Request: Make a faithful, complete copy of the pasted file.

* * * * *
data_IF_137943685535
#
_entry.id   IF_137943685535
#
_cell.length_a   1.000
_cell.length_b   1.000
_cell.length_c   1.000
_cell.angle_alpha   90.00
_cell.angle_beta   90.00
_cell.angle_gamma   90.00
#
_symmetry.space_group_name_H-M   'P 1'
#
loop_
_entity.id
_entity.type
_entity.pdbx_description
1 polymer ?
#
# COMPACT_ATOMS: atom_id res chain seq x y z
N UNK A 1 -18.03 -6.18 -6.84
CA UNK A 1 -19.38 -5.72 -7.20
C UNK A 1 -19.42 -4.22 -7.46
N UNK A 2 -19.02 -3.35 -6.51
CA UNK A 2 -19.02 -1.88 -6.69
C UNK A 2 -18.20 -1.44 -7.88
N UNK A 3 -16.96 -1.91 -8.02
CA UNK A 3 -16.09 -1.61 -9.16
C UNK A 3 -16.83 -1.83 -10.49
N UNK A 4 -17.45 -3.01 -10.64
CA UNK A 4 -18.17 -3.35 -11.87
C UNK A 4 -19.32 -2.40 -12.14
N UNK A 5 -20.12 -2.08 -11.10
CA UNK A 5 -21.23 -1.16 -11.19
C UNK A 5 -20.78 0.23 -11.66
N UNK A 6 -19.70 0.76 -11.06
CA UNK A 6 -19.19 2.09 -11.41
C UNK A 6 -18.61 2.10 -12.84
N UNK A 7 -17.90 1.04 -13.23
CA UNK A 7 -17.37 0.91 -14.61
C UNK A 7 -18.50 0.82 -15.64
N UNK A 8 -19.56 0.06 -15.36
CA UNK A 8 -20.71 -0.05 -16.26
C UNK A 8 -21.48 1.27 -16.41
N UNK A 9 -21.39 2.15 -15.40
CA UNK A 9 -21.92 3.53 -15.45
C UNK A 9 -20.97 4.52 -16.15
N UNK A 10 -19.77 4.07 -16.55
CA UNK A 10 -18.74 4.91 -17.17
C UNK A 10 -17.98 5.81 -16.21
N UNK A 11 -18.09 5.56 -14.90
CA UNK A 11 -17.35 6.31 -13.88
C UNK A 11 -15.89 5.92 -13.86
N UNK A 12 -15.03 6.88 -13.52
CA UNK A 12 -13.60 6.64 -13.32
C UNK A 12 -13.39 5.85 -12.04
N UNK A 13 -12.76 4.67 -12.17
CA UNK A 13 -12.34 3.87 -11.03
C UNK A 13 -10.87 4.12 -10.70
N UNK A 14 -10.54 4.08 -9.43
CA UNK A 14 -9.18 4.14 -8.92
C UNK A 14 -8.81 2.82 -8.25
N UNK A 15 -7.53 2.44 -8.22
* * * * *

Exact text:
data_IF_137943685535
#
_entry.id   IF_137943685535
#
_cell.length_a   1.000
_cell.length_b   1.000
_cell.length_c   1.000
_cell.angle_alpha   90.00
_cell.angle_beta   90.00
_cell.angle_gamma   90.00
#
_symmetry.space_group_name_H-M   'P 1'
#
loop_
_entity.id
_entity.type
_entity.pdbx_description
1 polymer ?
#
# COMPACT_ATOMS: atom_id res chain seq x y z
N UNK A 1 -18.03 -6.18 -6.84
CA UNK A 1 -19.38 -5.72 -7.20
C UNK A 1 -19.42 -4.22 -7.46
N UNK A 2 -19.02 -3.35 -6.51
CA UNK A 2 -19.02 -1.88 -6.69
C UNK A 2 -18.20 -1.44 -7.88
N UNK A 3 -16.96 -1.91 -8.02
CA UNK A 3 -16.09 -1.61 -9.16
C UNK A 3 -16.83 -1.83 -10.49
N UNK A 4 -17.45 -3.01 -10.64
CA UNK A 4 -18.17 -3.35 -11.87
C UNK A 4 -19.32 -2.40 -12.14
N UNK A 5 -20.12 -2.08 -11.10
CA UNK A 5 -21.23 -1.16 -11.19
C UNK A 5 -20.78 0.23 -11.66
N UNK A 6 -19.70 0.76 -11.06
CA UNK A 6 -19.19 2.09 -11.41
C UNK A 6 -18.61 2.10 -12.84
N UNK A 7 -17.90 1.04 -13.23
CA UNK A 7 -17.37 0.91 -14.61
C UNK A 7 -18.50 0.82 -15.64
N UNK A 8 -19.56 0.06 -15.36
CA UNK A 8 -20.71 -0.05 -16.26
C UNK A 8 -21.48 1.27 -16.41
N UNK A 9 -21.39 2.15 -15.40
CA UNK A 9 -21.92 3.53 -15.45
C UNK A 9 -20.97 4.52 -16.15
N UNK A 10 -19.77 4.07 -16.55
CA UNK A 10 -18.74 4.91 -17.17
C UNK A 10 -17.98 5.81 -16.21
N UNK A 11 -18.09 5.56 -14.90
CA UNK A 11 -17.35 6.31 -13.88
C UNK A 11 -15.89 5.92 -13.86
N UNK A 12 -15.03 6.88 -13.52
CA UNK A 12 -13.60 6.64 -13.32
C UNK A 12 -13.39 5.85 -12.04
N UNK A 13 -12.76 4.67 -12.17
CA UNK A 13 -12.34 3.87 -11.03
C UNK A 13 -10.87 4.12 -10.70
N UNK A 14 -10.54 4.08 -9.43
CA UNK A 14 -9.18 4.14 -8.92
C UNK A 14 -8.81 2.82 -8.25
N UNK A 15 -7.53 2.44 -8.22